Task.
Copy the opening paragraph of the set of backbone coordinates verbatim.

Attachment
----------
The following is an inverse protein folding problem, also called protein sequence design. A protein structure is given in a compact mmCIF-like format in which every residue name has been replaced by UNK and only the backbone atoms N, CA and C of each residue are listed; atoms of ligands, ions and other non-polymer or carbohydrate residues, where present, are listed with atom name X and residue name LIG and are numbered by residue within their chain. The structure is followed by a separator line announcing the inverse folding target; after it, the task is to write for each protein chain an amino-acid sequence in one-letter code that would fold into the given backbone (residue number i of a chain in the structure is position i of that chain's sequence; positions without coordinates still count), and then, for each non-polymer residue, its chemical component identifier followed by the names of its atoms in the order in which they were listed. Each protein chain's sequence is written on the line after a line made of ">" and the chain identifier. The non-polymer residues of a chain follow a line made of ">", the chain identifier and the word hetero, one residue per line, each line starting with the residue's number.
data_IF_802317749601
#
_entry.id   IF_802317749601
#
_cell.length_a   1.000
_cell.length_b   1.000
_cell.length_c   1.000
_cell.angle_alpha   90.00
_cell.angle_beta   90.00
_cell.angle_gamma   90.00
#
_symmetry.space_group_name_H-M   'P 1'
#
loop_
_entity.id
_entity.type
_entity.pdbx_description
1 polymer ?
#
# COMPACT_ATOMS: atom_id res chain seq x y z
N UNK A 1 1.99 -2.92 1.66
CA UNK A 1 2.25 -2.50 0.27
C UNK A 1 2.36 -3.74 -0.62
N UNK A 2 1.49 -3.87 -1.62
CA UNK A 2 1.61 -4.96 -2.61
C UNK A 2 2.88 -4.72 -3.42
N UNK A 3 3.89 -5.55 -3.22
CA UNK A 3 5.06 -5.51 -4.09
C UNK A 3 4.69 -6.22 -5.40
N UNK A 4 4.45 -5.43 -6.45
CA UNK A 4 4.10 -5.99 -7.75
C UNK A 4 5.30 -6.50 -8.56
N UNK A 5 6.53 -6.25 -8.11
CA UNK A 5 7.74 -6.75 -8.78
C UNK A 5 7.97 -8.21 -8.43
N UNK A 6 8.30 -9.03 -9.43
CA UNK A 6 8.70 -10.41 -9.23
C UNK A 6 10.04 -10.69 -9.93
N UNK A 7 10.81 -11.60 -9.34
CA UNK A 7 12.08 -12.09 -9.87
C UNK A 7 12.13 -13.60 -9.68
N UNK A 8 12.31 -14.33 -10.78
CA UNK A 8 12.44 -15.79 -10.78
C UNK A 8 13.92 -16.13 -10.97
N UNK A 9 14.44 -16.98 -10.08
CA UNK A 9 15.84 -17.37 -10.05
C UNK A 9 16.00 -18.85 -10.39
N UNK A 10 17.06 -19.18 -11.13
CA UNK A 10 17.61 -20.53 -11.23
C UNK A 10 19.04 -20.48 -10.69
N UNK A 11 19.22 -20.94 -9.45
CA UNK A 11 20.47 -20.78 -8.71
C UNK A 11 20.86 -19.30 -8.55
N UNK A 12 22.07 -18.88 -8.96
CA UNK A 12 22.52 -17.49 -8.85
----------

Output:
The following is an inverse protein folding problem, also called protein sequence design. A protein structure is given in a compact mmCIF-like format in which every residue name has been replaced by UNK and only the backbone atoms N, CA and C of each residue are listed; atoms of ligands, ions and other non-polymer or carbohydrate residues, where present, are listed with atom name X and residue name LIG and are numbered by residue within their chain. The structure is followed by a separator line announcing the inverse folding target; after it, the task is to write for each protein chain an amino-acid sequence in one-letter code that would fold into the given backbone (residue number i of a chain in the structure is position i of that chain's sequence; positions without coordinates still count), and then, for each non-polymer residue, its chemical component identifier followed by the names of its atoms in the order in which they were listed. Each protein chain's sequence is written on the line after a line made of ">" and the chain identifier. The non-polymer residues of a chain follow a line made of ">", the chain identifier and the word hetero, one residue per line, each line starting with the residue's number.